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bioplasticsMAGAZINE_1403

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bioplasticsMAGAZINE_1403

Materials Green

Materials Green biocomposites Green thermoset biocomposites Green biocomposites are composed of natural fibres and biobased matrices. Bio-based matrices and industrial natural fibres composition, including hemp, jute and flax, etc. leads mostly to product price increases, hence generating green thermoset biocomposite market limitations. The option of choosing cheaper available fibres from another natural fibres resource, as in the case of agro-fibres (i.e. agricultural plant fibre residues) is here suggested and applied. The main key that can provide attractive products for architectural applications using available thermoset biocomposites’ production techniques is the innovative product designs that can offer different innovative solutions for modern architectural spaces. Agro-fibre thermoset biocomposites Commercially, thermoset biocomposites are still not widely available. In spite of this, high interest in such composites is pushing up demand due to the known higher material performance of the thermoset composites than that of the thermoplastic ones. Manufacturing techniques as found in the conventional thermoset composite industry, include both open mould (e.g. hand lay-up and spray-up) and closed mould techniques (e.g. resin transfer moulding, vacuum infusion and compression moulding). Limitations in the case of agrofibres are their relative short fibre-lengths, while most of the compounding techniques are directed mainly for the usage of long fibres, fleece and fabrics. In case of bioresins appliance (i.e. biobased thermoset resins), a high curing temperature – one of the most currently available ones in the contemporary market - is another limitation to the whole process. In the following product design case-studies, agro-fibres and bioresins of different types were applied using different thermoset composite techniques. Product designs concepts differed according to the desired architectural outcome, between the form, surface texture, natural fibre’s coloureffect, pigments, glowing additives and others. Green biocomposites for architecture - case studies The following case studies are products designed and manufactured by the author and students of the Faculty of Architecture - University of Stuttgart, Germany within the framework of educational courses. The products are composed up to 70% by weight of agro-fibre contents that were from different origins. The general criteria for designing the green biocomposites here is the appropriate material selection including the agro-fibre and the bioresin as well as the processing techniques. This influenced the designed product outcome as illustrated in Fig. 1. By: Hanaa Dahy ITKE - (Institute for Building Structures and Structural Design) University of Stuttgart, Germany Fig. 1 Materials and processing interaction with the product design concept Composite form: sandwich panel, particle board, …etc Geometry: Freeform, flat, profiled,…etc Color Texture Transparency … Design + Application Concept Inner Cladding Partitions False-ceiling tiles … Natural fibre from Agricultural residues Materials Processes Physical Processing: Fibre chopping Mold manufacturing Press molding techniques with vacuum assistance Fibre-spray techniques Bio-resin Natural Fibre + Matrix Processing Chemical Processing: chemical reaction activities combining resin components within molding with the agro-fibres 28 bioplastics MAGAZINE [03/14] Vol. 9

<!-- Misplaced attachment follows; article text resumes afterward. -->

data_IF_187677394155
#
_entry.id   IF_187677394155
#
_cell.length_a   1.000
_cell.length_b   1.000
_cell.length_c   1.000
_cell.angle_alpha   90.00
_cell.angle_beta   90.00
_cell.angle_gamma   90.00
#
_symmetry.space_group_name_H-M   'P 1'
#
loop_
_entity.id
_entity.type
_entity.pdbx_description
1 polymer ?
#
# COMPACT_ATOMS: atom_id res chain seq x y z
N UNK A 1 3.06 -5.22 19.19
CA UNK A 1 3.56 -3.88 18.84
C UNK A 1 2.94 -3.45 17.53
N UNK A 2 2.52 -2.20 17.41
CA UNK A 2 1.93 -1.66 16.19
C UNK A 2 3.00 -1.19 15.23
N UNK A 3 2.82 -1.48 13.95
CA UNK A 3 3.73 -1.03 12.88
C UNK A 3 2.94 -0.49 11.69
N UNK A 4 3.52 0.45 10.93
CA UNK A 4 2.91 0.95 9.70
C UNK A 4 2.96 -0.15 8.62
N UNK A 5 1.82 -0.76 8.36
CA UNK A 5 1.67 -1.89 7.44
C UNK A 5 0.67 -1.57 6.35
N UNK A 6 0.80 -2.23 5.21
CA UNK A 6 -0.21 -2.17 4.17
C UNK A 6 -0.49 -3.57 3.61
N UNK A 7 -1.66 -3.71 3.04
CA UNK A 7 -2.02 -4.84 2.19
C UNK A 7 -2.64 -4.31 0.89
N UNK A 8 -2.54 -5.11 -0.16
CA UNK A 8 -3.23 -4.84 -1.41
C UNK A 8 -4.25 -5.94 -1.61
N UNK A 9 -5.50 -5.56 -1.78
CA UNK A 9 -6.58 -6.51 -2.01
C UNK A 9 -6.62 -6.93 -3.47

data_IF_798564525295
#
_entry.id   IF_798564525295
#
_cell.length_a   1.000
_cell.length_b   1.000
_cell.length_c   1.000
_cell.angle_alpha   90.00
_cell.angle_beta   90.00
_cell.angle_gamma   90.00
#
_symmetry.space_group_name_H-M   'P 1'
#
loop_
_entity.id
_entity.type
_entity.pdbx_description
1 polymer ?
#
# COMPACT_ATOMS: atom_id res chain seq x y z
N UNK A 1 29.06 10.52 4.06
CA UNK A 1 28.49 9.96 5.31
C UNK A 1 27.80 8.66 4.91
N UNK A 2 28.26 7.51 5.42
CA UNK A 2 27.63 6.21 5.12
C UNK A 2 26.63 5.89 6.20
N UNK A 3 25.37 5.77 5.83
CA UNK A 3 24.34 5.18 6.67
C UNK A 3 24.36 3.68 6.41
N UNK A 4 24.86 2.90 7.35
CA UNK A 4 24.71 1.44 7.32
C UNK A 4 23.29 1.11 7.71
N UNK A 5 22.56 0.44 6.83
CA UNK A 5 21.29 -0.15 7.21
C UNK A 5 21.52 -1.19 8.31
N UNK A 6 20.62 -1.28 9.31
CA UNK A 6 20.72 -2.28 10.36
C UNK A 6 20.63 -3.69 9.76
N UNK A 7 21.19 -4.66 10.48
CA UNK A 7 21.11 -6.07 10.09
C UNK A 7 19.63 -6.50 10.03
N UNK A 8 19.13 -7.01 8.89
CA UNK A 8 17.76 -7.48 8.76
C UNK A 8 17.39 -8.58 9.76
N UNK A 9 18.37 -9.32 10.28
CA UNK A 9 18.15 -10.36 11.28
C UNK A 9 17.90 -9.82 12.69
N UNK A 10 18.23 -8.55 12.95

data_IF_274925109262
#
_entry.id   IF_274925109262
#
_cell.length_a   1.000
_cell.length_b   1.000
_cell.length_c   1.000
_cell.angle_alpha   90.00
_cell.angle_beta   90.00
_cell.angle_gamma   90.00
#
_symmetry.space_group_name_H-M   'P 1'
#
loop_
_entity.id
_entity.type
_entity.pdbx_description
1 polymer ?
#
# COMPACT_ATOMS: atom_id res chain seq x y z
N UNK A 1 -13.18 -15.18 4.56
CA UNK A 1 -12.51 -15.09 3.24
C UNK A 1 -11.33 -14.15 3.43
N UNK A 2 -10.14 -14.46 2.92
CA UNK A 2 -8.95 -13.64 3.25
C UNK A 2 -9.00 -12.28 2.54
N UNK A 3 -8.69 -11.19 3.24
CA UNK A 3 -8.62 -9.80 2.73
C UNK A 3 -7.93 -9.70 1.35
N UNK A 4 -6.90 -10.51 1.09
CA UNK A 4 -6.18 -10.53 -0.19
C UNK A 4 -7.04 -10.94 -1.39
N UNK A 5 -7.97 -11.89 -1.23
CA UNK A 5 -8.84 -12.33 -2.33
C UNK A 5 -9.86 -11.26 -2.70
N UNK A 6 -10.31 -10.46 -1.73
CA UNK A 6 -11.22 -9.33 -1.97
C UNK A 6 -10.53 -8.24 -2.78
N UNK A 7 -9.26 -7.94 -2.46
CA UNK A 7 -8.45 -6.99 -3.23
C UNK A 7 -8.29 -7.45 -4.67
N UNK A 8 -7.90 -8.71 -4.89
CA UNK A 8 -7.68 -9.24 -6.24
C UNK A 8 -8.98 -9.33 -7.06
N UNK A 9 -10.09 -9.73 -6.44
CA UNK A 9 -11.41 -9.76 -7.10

Materials for architectural applications Case study – 1: TRAshell Case study – 2: BiOrnament Product description Free-form interior and exterior architectural cladding screens made from cereal straw short fibres and plantbased epoxy resin (TRAshell) processed by press-moulding (cold process). Materials, design and production description Cereal straw, coconut of a reddish brown colour and black coal ash were here applied in their original colours. Agrofibres were chopped then combined with a linseed-oil based epoxy resin based on two components that hardened after mixing at room temperature within ~ 24 to 48 hours. The free-form panels were designed in two modules (A) and (B), as illustrated to provide through their combination a desired 3D physical curvature when the patterns are combined as illustrated. The moulds were carved using a robot machine at the faculty of architecture-University of Stuttgart, Germany, and the mixtures were moulded in the forms using different natural fibres and glowing pigments, as illustrated in Fig. 2 and 3. Fig. 2. TRAshell product design and application simulation as architectural cladding panels in an experimental pavilion, Eco- Pavilion in the foyer of the faculty of Architecture-University of Stuttgart Pavilion (Photo: B.Milklautsch) Product description Coloured laser-cut flat panels (BiOrnament), processed by hand using the lay-up open moulding technique (hot process), for interior and exterior architectural cladding screens. Materials, design and production description The design sketch illustrates the idea of the pattern that was applied and repeated depending on using both the positive and negative cutting models that would result from the laser cutting procedures after the flat panels were separately manufactured. The product theme depended on the rhythm and diversity within unity using a repetitive pattern with different colourings whether positive or negative cut modules. Therefore, the mixtures were pigmented according to the most suitable product design. Cereal straw fibres were bonded with a biobased epoxy thermoset polymer, composed of three components. Plant oil based (e.g. linseed) epoxidized triglycerides are combined with polycarboxylic acid anhydrides (based on bio-ethanol) and an initiator. This compound was only activated by heat to polymerize. Therefore, the mould was composed of flat metal plates. Fig. 4. Illustration of the ornamental pattern design according to which the developed biocomposite panels were laser cut. Right (Photo: B.Miklautsch) Fig. 3. TRAshell with glowing glass particles and cereal straw, with coconut fibres, plus raw straw and black coal ash respectively. Photo credit: B.Milklautsch bioplastics MAGAZINE [03/14] Vol. 9 29